Rick Levy (1973) Trumpet 

As I recall, I started improving (and practicing a lot more) when I played in the orchestra for the New Trier West High School Fiddler on the Roof production junior year – probably because I had a crush on whoever played the youngest sister (cannot even remember her name, so could not have been that great a crush). In any event, with my modest, late blooming improvement, Roger Mills, the Director, stretched to admit me to the Recording Jazz Ensemble. I remember how excited, and humbled, I was at the time. This was something all of us aspired to.

I had intended to spend the summer preceding my senior year practicing the trumpet and playing golf (and otherwise screwing off), but my parents would have none of that. And I ended up enrolling in Northwestern University’s “Cherub” debate program. That turned out to be an incredibly intensive experience, especially for someone like me who had never debated before. Like everyone else in the program, I toiled away until the wee hours of the morning, virtually every day, and had no time to practice the trumpet. But by the end of the summer, I had forged a lot of new friendships and with the huge investment I had made in learning how to debate, I decided to join the NTW debate team for my senior year. I quickly realized I could not manage both being on the debate team and part of the Jazz Ensemble (plus my trumpeting skills had greatly atrophied over the summer), so I reluctantly decided to withdraw from the latter. To this day, I wonder whether I made the right decision, but I will say the friendships I forged among the NTW debaters endure to this day.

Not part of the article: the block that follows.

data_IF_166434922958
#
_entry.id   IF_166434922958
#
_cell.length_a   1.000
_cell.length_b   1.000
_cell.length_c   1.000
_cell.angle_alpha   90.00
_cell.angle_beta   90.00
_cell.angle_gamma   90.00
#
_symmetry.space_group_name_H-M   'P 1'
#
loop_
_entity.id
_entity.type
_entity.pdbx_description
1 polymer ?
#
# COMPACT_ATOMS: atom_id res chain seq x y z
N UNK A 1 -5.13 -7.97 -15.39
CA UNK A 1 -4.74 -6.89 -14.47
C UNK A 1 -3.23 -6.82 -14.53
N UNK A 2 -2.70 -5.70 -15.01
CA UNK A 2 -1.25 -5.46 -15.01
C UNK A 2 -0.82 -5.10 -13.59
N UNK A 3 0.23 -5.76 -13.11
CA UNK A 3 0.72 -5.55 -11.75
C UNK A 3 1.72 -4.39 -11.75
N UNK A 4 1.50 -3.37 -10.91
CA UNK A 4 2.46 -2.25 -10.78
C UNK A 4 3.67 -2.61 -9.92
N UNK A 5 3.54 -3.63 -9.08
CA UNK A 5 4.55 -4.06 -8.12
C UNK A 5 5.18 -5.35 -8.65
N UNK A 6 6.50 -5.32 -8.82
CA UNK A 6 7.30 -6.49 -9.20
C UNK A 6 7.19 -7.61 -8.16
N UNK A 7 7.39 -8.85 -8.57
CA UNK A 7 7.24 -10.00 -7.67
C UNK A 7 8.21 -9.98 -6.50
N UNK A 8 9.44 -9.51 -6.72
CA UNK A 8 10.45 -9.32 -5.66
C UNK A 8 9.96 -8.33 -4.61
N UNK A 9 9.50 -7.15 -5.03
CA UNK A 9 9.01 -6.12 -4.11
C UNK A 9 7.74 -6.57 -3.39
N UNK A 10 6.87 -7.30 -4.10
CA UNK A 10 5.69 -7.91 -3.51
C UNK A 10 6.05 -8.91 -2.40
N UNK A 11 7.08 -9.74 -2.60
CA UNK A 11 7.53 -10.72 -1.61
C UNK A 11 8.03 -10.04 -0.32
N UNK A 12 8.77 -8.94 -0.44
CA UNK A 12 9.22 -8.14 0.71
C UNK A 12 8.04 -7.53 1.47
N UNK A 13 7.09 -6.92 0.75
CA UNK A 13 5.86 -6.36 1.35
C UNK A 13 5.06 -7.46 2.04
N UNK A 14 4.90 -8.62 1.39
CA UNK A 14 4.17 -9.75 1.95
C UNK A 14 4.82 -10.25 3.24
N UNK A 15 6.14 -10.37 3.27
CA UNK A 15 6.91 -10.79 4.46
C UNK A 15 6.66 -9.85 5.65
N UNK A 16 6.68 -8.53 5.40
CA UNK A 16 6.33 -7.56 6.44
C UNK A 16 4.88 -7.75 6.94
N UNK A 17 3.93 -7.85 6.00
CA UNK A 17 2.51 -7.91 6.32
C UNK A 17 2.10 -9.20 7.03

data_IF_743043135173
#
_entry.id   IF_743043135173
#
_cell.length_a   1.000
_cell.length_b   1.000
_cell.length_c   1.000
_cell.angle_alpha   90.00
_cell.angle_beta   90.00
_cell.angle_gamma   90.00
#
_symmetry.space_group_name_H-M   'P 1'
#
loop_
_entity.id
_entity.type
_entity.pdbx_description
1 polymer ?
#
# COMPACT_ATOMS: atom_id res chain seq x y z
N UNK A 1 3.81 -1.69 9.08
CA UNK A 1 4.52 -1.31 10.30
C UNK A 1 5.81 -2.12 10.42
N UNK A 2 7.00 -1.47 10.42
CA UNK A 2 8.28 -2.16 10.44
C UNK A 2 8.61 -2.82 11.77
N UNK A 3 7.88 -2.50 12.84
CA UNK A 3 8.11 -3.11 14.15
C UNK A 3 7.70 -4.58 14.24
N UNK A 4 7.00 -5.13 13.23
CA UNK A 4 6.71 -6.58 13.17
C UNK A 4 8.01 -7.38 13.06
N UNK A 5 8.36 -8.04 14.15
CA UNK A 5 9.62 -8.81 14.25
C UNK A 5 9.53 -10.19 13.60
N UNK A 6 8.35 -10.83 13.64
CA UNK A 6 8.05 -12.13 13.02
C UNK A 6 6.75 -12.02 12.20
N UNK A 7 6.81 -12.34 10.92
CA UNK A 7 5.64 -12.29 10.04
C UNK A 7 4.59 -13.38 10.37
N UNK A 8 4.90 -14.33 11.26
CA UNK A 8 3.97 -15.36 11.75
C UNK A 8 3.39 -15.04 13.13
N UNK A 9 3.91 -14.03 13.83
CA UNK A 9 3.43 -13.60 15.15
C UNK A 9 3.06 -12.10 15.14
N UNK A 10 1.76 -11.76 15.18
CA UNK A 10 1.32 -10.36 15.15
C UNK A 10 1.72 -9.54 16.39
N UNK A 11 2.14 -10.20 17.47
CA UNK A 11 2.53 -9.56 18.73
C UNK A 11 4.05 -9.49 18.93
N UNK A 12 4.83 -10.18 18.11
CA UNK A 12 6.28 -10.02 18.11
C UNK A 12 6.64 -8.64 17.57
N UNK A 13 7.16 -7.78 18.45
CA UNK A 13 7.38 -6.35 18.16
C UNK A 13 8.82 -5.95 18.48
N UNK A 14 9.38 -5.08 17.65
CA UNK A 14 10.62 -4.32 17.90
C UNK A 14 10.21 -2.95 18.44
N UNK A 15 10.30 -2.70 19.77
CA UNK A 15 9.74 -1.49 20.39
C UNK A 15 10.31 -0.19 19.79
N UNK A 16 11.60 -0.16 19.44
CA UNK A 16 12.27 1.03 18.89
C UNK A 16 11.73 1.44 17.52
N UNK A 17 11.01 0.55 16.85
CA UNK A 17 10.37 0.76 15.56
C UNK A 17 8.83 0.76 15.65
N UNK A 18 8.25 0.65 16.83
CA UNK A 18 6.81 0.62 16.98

As for what I have been up to since I graduated from NTW, dare I say it, 48 years ago, I pretty much followed the conventional path for a North Shore overachiever. I attended Amherst College and, after working in DC for two years, I went on to Yale Law School. Following a judicial clerkship, I joined Latham & Watkins in 1983 – then a large national law firm with 160 or so attorneys and now an international behemoth with over three thousand lawyers worldwide – and I have been there ever since. My area of practice is financial restructuring – i.e., large corporate bankruptcies, out of court recapitalizations and distressed M&A. I have had a very satisfying career, but it is time to explore other areas of interest, and so I intend to retire next year. My adult kids are both pursuing AI computer science careers, and I have threatened to spend some of my retirement time (when I am not floundering on the golf course) brushing up on my math and computer programming skills to gain some semblance of an understanding of what the heck they are doing. And who knows, I still have my trumpet stored away in the basement

Richard A. Levy